A company is always better when it hires people from a variety of backgrounds and experience levels. One way to help your company increases its diversity while becoming a better place to work is to hire people who have disabilities. Whether an employee is missing a limb, suffers from Down Syndrome or has trouble walking or talking, that person could still be a talented worker and an asset to the team.
Posts Tagged 'inclusion'
A person with a physical disability is viewed by many as different. Thus, a fear or stereotype can exist that people with disabilities are not able to deliver the desired results when it comes to the professional context. However, it is very essential to come to terms with the fact that all of us have been solely created by the Creator for a specific purpose. If He has bereft them of a certain human feature, they are bound to have some extraordinary quality or skill that distinguishes them from the rest. This is how the natural decorum of things goes about. It is human nature that one strives for perfection and wouldn’t want to settle for anything else other than the best. However, accepting someone with a different perspective may turn out to be beneficial in the long run. Following are some concrete reasons to hire people with physical disability.
The 29-year-old man with cerebral palsy allegedly waited more than 30 minutes on a United Airlines plane parked at a Reagan International Airport gate while workers were supposed to bring an aisle wheelchair to his seat so he could get off the plane and go to the restroom. So, he decided to crawl down the aisle to disembark the plane and get his own wheelchair.
With our nation’s quest to fight obesity and health issues, there is one of group of Athlete’s that are setting a standard of excellence that everyone should reach for. These are athletes that are visually impaired. They are on the move and taking this country with them. These Athletes may have vision impairments but they are trendsetters in regards to athletic inclusion.
The 12th Disabled Water Ski World Championships was held in Elk Grove, California (near Sacramento) September 24-27, 2015. The event was held on Shortline Lake (my second favorite lake to ski on in the world) with the support and hospitality of the lake owners (including the Bush and Detirck Families). On its slow, blue water 48 skiers from 11 countries slalomed, tricked, and jumped their hearts out to try to win the gold for their team and country. Ultimately, the United States came away with the team gold, Australia took silver, and Italy took the bronze medal. Lakeshore’s own athletes Joe Ray took 8th overall in the men’s seated division and the team gold with the USA and Derek Vanderbom took 3rd overall in the men’s seated division and the silver medal with team Australia.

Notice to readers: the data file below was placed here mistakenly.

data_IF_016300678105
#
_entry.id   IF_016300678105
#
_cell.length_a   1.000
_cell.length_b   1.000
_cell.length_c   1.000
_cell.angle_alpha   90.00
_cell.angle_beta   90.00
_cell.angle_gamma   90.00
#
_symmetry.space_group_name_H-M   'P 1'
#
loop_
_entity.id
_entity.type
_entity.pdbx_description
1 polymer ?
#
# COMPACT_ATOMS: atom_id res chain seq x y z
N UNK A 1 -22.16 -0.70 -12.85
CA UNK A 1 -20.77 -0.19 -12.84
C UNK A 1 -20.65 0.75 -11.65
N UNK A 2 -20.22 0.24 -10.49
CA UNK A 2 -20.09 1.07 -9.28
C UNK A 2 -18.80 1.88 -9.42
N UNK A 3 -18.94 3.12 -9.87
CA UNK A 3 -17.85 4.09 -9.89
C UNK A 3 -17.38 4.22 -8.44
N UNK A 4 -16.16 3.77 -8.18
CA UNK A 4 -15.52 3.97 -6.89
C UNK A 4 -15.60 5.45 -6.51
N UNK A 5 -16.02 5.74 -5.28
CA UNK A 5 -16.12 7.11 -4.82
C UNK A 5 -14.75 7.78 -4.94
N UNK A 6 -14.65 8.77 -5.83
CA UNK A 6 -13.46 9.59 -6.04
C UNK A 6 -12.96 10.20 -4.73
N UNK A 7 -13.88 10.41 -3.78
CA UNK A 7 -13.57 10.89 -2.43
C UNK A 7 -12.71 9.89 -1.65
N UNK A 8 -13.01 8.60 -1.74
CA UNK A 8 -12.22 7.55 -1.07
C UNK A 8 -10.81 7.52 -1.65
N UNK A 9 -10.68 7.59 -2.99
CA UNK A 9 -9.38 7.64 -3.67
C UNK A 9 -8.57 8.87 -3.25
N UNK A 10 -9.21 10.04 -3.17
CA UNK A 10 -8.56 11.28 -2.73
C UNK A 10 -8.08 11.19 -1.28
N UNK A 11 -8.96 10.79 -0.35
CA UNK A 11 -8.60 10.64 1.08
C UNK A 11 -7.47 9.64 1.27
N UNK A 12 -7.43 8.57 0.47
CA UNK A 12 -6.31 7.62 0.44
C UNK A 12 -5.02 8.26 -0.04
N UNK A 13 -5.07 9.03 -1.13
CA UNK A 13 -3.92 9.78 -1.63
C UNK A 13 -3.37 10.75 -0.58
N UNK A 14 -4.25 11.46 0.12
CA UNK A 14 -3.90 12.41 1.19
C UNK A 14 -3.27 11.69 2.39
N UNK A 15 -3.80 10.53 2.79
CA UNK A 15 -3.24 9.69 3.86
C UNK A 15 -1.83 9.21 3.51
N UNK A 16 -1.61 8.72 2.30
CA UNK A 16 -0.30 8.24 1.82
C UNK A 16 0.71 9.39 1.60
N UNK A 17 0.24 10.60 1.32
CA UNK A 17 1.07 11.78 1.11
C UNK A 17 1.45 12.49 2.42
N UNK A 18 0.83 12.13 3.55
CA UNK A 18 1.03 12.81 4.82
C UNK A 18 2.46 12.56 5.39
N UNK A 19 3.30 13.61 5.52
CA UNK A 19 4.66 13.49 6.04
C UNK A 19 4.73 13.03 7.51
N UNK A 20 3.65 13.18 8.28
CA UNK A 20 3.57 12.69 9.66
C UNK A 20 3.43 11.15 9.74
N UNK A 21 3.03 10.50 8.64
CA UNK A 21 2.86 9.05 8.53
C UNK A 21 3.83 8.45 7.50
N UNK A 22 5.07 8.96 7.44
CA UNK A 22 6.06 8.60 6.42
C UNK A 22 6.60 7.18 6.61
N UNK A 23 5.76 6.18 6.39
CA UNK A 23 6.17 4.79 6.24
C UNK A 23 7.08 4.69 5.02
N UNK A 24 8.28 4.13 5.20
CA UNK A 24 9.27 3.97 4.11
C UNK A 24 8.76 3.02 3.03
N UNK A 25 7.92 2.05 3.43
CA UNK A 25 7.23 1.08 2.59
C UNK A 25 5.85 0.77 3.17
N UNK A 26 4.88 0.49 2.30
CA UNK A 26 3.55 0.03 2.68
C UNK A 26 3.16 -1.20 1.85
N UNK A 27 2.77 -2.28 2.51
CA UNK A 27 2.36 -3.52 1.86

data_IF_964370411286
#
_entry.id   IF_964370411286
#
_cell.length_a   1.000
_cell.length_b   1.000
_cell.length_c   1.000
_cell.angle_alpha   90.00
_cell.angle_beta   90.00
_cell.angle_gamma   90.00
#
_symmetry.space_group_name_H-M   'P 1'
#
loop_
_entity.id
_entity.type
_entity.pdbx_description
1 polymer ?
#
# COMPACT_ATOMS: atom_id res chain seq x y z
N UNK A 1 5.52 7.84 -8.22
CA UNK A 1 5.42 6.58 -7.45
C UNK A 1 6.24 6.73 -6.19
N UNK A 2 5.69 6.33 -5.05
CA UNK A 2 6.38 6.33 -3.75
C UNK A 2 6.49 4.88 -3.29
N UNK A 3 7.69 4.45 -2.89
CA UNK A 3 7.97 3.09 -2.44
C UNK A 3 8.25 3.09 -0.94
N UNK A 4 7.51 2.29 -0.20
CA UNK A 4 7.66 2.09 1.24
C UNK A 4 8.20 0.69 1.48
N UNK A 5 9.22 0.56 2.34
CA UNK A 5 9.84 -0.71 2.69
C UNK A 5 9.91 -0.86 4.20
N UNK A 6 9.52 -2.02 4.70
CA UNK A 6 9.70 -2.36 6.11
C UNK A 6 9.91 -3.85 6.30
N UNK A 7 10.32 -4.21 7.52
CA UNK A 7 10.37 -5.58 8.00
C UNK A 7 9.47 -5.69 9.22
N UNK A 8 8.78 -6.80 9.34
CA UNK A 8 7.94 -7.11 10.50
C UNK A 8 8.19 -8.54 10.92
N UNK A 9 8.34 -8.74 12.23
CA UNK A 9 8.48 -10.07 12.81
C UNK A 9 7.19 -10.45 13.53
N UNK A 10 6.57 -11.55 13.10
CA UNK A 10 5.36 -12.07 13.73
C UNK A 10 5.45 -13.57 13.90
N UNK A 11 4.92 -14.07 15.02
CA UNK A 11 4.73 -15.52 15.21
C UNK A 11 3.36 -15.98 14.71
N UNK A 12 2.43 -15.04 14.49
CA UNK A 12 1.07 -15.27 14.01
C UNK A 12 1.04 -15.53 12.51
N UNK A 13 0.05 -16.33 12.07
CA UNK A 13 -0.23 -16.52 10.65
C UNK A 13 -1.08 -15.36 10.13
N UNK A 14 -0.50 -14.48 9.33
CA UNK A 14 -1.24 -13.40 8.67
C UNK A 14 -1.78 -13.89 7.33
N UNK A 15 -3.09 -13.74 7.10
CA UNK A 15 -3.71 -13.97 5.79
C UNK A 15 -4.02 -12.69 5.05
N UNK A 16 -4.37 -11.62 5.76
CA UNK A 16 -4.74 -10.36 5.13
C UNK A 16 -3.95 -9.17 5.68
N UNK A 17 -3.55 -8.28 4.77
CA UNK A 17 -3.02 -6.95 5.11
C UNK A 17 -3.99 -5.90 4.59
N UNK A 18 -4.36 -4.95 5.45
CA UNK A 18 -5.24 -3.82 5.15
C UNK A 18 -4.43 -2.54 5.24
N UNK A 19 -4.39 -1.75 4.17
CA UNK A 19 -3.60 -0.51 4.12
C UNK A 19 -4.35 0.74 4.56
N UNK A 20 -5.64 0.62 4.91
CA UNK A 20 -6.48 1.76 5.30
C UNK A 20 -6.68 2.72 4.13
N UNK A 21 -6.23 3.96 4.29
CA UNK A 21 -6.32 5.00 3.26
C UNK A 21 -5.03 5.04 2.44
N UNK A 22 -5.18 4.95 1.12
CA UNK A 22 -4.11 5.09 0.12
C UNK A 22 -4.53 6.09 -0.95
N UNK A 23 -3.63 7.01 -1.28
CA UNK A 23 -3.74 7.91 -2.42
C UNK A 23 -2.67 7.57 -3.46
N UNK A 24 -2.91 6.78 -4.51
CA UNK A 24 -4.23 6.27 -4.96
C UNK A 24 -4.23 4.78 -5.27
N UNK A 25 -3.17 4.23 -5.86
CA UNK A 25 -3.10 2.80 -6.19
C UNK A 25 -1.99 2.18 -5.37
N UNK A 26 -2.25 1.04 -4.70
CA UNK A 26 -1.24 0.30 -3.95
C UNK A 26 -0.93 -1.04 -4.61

Wheelchair rugby has been a competitive sport in the US for almost 30 years and it has been an inter-national competitive sport over the last 20 years. There have been many changes to the sport of wheelchair rugby, within the game, the rules, and the equipment. However, there has also been a change that has very much impacted the sport from an athlete point of view. The inclusion of athletes with cerebral palsy (CP) have shaped or impacted the many teams in the world of wheelchair.
On May 2 2005, when my husband woke up from surgery after his motorcycle accident and heard the words “spinal cord injury” and “paralyzed” one of his first thoughts was, I am going to walk again and that remained a theme throughout his rehab. He thought if I just work hard enough, if I just keep trying, I will walk again. If you walk through the halls of any rehab center today you would probably hear the same mantra from the majority of patients. No one wants to accept the reality that they will experience the rest of their life from a wheelchair, but that is the reality for millions of Americans.
I lost my limbs in 1979 due to rare blood disease, what that moment has done is made me a member of a very prestigious club. No, it’s not the 50/50 club in baseball or the AARP club, at least not yet. What it has done is made me a lifetime member of the ADA club. What does that mean?
In honor of the 25th anniversary of the Americans with Disabilities Act (ADA), I have been reflecting on what the ADA has meant to me. I acknowledge that we still have work to do in order to have complete equal rights for people with disabilities but, looking back, it becomes more apparent how far we have come.